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Potter Box

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The Potter Box is a model for making ethical decisions, developed by Ralph B. Potter, Jr., professor of social ethics emeritus at Harvard Divinity School.[1] It is commonly used by communication ethics scholars. According to this model, moral thinking should be a systematic process and how we come to decisions must be based in some reasoning.


The Potter Box is an ethical framework used to make decisions by utilizing four categories which Potter identifies as universal to all ethical dilemmas. Potter was a theologian when he developed this moral reasoning framework. The Potter Box uses four dimensions of moral analysis to help in situations where ethical dilemmas occur: Facts, Values, Principles, and Loyalties as described below. The Potter Box consists of a few simple steps, which can be completed in any order. You may also move between the steps several times before an adequate decision is made. The steps are numbered for simplicity's sake, and it may help you to organize the steps into quadrants (Cliff Christens came up with this idea).[2]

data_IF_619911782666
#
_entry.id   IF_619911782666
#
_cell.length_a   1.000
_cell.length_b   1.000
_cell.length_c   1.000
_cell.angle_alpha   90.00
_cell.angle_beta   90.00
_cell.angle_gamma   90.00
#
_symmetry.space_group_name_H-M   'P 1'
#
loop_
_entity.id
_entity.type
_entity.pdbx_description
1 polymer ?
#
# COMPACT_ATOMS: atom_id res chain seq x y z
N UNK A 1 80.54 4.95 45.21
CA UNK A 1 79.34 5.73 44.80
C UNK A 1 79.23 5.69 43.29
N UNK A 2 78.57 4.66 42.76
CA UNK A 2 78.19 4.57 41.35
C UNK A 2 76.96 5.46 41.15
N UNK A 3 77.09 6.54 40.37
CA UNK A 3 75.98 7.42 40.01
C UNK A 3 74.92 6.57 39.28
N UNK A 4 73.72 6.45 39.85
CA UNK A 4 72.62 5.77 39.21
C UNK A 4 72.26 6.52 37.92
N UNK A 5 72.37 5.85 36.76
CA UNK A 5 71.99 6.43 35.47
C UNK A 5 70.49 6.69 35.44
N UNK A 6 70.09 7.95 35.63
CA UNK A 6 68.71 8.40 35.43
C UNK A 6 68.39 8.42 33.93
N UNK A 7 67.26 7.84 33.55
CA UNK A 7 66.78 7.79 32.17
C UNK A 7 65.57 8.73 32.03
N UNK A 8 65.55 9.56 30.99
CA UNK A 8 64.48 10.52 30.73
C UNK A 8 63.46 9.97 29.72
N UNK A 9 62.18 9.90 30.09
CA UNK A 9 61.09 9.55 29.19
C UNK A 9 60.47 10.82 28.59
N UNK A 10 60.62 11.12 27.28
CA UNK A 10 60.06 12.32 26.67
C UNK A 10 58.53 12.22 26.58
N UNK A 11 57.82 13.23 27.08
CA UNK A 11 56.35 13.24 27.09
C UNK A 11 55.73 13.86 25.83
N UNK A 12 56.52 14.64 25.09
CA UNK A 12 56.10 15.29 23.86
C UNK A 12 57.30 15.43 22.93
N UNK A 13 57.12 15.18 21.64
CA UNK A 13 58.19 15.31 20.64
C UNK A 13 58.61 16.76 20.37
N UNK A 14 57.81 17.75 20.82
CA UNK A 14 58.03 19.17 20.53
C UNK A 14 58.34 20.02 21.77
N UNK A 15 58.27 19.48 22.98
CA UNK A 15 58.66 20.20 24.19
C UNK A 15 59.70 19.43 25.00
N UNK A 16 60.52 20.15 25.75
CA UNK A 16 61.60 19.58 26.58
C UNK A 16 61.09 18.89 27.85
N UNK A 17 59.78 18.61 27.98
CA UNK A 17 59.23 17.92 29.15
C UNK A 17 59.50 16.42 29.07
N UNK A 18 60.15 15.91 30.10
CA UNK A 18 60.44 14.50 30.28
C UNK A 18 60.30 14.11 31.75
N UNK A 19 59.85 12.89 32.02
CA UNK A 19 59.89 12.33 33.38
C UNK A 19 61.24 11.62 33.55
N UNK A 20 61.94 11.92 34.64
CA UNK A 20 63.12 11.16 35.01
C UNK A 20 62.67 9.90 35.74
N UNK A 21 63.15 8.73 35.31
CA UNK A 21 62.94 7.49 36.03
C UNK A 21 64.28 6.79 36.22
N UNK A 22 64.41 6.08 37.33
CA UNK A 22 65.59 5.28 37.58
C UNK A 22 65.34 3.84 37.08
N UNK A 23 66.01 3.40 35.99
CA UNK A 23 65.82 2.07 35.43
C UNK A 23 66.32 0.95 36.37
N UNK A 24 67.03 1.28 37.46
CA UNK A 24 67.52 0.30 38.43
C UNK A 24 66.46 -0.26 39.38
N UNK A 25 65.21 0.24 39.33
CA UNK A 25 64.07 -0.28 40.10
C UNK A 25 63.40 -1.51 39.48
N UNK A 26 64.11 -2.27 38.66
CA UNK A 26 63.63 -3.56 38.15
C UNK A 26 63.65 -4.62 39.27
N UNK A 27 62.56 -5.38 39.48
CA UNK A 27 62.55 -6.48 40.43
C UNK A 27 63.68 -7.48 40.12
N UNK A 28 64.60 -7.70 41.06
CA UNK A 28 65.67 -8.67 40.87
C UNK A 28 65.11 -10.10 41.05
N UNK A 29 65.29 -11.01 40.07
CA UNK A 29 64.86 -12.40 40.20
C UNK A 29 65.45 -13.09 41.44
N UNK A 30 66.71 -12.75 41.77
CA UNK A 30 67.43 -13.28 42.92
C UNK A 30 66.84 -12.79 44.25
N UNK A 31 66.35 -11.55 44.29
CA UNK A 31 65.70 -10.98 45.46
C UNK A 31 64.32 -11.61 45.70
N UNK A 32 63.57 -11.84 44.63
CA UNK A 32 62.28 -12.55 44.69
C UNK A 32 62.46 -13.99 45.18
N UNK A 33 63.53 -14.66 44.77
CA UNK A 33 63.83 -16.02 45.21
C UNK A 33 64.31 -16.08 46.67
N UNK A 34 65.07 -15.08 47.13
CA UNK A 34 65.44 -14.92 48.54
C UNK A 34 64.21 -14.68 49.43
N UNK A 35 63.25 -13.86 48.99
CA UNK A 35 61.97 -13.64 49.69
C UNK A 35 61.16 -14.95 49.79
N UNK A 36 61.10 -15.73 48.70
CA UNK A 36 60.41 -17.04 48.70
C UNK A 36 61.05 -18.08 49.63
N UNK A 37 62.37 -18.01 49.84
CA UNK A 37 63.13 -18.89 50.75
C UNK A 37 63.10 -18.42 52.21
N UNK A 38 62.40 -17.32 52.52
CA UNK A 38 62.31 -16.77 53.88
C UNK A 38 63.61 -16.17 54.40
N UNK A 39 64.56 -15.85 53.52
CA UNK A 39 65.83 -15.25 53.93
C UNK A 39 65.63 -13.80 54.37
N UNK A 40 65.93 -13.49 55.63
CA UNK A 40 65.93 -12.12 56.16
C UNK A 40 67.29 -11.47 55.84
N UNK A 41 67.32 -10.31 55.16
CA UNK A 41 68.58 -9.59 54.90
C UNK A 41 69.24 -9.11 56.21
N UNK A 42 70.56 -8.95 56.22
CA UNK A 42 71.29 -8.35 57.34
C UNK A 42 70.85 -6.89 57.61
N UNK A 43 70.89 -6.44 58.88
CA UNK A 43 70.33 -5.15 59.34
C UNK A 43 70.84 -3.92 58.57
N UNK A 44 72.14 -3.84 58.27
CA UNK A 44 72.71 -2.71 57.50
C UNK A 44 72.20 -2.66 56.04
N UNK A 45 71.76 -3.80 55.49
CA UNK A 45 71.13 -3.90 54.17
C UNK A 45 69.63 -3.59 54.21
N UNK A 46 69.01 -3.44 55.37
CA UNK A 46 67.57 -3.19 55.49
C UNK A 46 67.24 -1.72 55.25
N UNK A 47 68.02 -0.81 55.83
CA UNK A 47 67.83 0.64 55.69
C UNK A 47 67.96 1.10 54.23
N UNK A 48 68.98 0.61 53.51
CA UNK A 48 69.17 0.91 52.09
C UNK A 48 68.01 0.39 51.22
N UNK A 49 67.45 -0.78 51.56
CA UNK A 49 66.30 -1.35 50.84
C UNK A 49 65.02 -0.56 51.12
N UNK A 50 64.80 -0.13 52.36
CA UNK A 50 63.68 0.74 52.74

Definition / Facts[edit]

The definition stage of the Potter Box concerns the facts of the issue at hand. Here is where the analyst should set out all facts without making judgments or hiding any facts. Example: Using a photograph of a car wreck to promote safe driving, making it visible to the target viewers.


At this stage the analyst should state and compare the merits of different values to acknowledge the influences on decision-making. By referring to the specific concerns of the individuals involved, it allows the analyst to identify differences in perspectives. We may judge something according to aesthetic values (harmonious, pleasing), professional values (innovative, prompt), logical values (consistent, competent), sociocultural values (thrift, hard work), and moral values (honesty, nonviolence).

Example (continued)- Will the shock value of the images encourage safe driving habits? Will the images stir up potentially disturbing memories for certain people?